Review: Wind, Sand, and Stars by Antoine de Saint-Exupéry

21859192Blurb:

Recipient of the Grand Prix of the Academie Francaise, Wind, Sand and Stars is unsurprassed in capturing the grandeur, danger, and isolation of flight. Its exciting account of air adventure – through the treacherous passes of the Pyrenees, above the Sahara, along the snowy ramparts of the Andes – combined with lyrical prose and the soaring spirit of a philosopher, make this book one of the most popular works ever written about flying.

Review:

The steadily growing stream of birth and marriage announcements on my Facebook feed has led me to rethink these “steps” that most people take each passing year. I used to think (and still sometimes do when I’m feeling unsure or cynical) that this seemingly prewritten way of living, of societal norms pushing us forward, was depressing evidence for a lack of creativity. But lately I see these steps not as predetermined chains on a pair of manacles we never knew we were wearing, but as a climb up a mountain or a neverending game of “I dare you.” I dare you to try more, to do something different, to remember or to learn how best to live.

We only have one first. A first time riding in a plane, a first time seeing the ocean, a first time eating an orange, a first time falling in love. It happens and it finishes in the same moment. A simultaneous life and death that will slowly kill us if we don’t realize it.

Antoine de Saint-Exupéry wants us to realize it. To do so he shares exquisite moments where he realized it during his career as an Aéropostale pilot in Northern Africa and South America. He’s lying atop a pebbled ledge in the Sahara Desert and finds a meteorite and knows he’s the only soul who has ever seen this rock. It’s a first, but one that he wants us to savor. He’s in the desert in Libya, three days without water, and he sees fantastic mirages—they are false, but they are something new only once, and he wants us to appreciate that.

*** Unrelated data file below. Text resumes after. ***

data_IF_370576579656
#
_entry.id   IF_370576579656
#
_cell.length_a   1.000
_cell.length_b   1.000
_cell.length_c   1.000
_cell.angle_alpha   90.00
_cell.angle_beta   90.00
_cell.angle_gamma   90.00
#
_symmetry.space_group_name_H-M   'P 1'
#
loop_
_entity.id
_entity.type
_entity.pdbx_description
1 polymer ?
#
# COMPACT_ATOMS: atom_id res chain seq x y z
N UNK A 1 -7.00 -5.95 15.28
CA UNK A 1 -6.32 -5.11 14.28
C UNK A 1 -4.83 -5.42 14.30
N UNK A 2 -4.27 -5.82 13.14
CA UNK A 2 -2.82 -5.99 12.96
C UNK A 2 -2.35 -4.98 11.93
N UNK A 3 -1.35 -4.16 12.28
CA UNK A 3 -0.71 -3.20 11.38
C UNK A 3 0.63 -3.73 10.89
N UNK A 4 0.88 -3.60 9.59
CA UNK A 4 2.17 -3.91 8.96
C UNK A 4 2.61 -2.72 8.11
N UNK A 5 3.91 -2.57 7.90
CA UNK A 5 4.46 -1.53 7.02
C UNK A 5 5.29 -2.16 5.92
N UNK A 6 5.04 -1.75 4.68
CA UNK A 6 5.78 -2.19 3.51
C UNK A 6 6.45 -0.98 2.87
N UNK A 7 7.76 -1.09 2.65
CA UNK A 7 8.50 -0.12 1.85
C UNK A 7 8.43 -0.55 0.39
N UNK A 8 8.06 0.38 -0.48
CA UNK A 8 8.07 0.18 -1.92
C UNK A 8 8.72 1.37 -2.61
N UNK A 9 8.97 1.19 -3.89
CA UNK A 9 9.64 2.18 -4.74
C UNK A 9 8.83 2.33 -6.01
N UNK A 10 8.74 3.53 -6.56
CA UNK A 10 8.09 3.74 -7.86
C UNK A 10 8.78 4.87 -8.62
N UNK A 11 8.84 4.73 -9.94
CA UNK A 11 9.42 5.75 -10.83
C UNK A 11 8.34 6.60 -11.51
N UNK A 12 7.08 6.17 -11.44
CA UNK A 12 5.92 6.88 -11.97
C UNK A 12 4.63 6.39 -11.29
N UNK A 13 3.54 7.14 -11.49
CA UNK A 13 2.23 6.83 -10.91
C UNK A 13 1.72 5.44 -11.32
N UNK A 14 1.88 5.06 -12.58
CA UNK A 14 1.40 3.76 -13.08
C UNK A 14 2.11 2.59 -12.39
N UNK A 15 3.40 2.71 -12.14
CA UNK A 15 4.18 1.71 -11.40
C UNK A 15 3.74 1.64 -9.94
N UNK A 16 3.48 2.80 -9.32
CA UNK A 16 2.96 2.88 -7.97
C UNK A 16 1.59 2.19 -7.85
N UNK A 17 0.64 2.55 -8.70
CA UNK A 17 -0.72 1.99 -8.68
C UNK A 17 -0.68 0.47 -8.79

What he wants is neither that new nor that radical. By recounting his memories he wants to inspire us to unlock our hands from our keyboards, to put our wallets back in our pockets, to unleash the shopkeepers from their shops, to look in a mirror, to look at each other, and to recognize something.

In English this humanist adventure tale is titled Wind, Sand, and Stars, evocative but lacking. The French title, Terre des hommes, or Land of Men, is better. There is no wind, there is no sand, there are no stars, if we are not there to observe them, or even more, to appreciate them. Life is a battle to stay awake. And according to Saint-Exupéry, it doesn’t have to be much of a battle if we just look around every once and a while. Whether we’re flying across the Andes in a snowstorm straining to find the light of a house and human soul below or whether we simply open our eyes while walking down the street, we can win the battle. Being awake will no longer mean adhering to a game of “I dare you,” a set of steps leading to more, more, more to stop us from getting bored. Everyday can have a first, every person can be awake, if we remember every single moment that we’re alive on this sphere in the universe.

5 stars out of 5